As for me, the less he is allowed to do, the less I seem to accomplish. Healing has become not only our primary, but almost exclusive, focus. As the schoolwork accumulates, the pantry empties and the to-do list lengthens, the two of us sit together. We discover that I can read to him without exacerbating the headache. Of course, we eat a lot of snacks. After a few days, we can even play simple board games. Emphasis on the bored. And we eat more snacks. It has been three weeks now since his concussion, and although he has not yet been cleared to return to school, he is making progress. For which I am extremely grateful.

What is weighing on my heart today is that my friend and her son are about to face their first Thanksgiving without dad. And I think it’s insensitive and trite to declare that family and food and football necessarily create a happy holiday, negating life’s tragedies with a golden crust on the apple pie and glossing over heartbreak with a red and silver ribbon. Because the fact of the matter is that day sucks.

Grief brings its own form of brain trauma. In fact, as I peruse the symptoms on the concussion evaluation form, many are the same: headaches, nausea, fatigue, vomiting, feeling mentally foggy, problems concentrating, irritability, sadness, feeling more emotional, anxiety, sleeping more or less than usual, trouble falling asleep. I experienced most of these when I was pregnant as well, but with a “due date” to mark an end to the time frame. Grief does not progress with a specific deadline; healing happens in its own time.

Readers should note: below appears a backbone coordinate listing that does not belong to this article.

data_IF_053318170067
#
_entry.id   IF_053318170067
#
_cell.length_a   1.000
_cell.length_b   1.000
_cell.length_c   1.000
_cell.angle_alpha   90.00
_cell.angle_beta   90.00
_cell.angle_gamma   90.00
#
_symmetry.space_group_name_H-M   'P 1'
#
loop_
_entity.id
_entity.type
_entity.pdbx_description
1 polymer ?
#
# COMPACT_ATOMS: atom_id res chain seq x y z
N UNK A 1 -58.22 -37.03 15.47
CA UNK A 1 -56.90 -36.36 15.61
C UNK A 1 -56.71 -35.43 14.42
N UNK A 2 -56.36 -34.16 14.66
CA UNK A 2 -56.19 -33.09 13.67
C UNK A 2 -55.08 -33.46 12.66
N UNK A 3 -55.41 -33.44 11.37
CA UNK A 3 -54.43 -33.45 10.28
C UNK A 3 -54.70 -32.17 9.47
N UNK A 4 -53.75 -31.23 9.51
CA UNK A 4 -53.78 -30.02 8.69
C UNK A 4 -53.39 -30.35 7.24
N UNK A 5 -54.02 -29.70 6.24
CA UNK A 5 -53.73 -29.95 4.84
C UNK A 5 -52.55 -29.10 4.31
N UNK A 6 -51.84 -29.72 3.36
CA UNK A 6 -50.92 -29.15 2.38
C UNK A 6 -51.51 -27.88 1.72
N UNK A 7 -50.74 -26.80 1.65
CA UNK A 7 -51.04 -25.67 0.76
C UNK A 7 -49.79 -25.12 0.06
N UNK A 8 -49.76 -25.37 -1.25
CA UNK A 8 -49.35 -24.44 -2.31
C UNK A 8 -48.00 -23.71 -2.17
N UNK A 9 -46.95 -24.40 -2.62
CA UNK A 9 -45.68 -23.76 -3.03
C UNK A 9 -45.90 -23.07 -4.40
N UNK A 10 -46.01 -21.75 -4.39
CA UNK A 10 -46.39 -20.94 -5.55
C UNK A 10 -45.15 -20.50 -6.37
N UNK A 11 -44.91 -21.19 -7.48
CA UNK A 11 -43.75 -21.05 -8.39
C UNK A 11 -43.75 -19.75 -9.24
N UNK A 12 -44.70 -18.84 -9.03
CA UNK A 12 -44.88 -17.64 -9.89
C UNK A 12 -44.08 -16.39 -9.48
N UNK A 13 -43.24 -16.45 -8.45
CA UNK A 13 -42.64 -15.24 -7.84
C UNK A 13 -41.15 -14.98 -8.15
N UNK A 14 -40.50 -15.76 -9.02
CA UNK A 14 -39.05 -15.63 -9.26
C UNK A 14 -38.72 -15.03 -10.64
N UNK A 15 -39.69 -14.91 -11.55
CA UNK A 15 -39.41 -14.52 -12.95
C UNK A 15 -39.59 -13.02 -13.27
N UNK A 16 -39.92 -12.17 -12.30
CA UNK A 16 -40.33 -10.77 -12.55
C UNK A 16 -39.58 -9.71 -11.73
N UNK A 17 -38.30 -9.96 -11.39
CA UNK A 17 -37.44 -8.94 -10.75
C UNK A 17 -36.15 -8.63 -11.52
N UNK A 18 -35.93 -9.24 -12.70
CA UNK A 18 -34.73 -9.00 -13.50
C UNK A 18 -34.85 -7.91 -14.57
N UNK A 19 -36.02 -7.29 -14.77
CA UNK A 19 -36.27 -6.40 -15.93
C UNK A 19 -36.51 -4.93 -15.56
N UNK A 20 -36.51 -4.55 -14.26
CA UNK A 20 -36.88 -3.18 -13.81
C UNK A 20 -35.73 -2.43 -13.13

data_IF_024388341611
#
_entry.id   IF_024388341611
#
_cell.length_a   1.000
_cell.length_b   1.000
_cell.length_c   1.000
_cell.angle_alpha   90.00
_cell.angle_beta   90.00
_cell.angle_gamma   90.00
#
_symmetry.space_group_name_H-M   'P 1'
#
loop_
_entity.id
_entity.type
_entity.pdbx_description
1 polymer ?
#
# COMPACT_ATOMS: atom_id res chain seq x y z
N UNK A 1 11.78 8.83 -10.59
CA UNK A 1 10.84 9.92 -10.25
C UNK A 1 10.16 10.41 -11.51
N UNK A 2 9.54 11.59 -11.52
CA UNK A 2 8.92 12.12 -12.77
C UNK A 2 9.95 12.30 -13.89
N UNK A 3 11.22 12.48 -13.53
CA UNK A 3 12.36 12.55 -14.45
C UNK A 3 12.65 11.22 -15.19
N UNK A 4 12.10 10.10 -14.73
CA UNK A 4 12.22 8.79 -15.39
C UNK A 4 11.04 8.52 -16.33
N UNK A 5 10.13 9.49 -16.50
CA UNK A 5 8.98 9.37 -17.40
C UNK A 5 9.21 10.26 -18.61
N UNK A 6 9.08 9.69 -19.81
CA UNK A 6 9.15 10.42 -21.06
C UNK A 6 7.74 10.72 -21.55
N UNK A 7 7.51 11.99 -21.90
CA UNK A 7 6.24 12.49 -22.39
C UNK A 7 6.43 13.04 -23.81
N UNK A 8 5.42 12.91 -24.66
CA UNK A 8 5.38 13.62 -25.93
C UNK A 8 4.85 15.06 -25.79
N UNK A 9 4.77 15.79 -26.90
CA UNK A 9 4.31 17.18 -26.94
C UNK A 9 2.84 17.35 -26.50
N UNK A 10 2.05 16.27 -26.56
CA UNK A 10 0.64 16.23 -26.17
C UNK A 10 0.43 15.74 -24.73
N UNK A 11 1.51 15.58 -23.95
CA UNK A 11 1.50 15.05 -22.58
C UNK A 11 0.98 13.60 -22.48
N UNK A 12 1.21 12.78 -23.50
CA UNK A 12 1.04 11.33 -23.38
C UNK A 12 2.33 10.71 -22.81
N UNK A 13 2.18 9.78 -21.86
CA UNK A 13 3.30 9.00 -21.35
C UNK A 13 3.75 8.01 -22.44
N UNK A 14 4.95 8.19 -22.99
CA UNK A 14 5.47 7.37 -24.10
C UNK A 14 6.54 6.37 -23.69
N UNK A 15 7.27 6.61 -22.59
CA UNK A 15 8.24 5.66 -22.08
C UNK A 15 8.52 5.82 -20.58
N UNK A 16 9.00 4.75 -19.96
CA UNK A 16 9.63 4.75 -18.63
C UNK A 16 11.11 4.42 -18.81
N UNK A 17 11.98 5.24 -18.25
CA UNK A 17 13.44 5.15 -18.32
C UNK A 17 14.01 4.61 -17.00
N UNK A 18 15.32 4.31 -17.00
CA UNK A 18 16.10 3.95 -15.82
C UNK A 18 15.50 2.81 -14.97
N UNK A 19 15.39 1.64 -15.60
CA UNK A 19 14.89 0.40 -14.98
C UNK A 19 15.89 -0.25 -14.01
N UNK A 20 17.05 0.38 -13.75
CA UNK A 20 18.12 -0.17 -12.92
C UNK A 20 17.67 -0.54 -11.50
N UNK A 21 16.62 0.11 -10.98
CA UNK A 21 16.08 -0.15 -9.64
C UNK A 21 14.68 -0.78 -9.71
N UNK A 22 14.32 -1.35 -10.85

I could barely breathe my way through that first Thanksgiving after Sam’s death, to weather the surreptitious glances and worried looks, to look into the teary eyes on the tilted heads of well-meaning family members who asked how the boys were. Several were aching to ask but didn’t muster the courage. I can’t blame them. It was all I could do not to bite off the heads of those who did with a “How the hell do you think we are doing?!” I might have, actually, but I can’t be sure. Anyway, if we had been doing well, wouldn’t that have been more alarming than the fact that we were falling apart?

Somehow in the midst of my emotional turmoil, I genuinely felt gratitude. Even on my darkest days, I had two good reasons to get up and going every morning. I was grateful for my education, the kids’ education, a roof over our heads and food on the table, often prepared by the hands of a caring friend. I was grateful that Sam hadn’t killed himself at home. I was grateful that I wasn’t the one who found him. And that the boys never saw him. I was grateful that Sam wrote me a note; not the love note I wanted, obviously, but it was better than silence. I was grateful that he had enough Vicodin in his system to dull the physical pain. I was grateful for 17 years together, even though it wasn’t long enough.

A conversation with the newly-widow is not for the faint of heart. It might be easier to turn on the football game.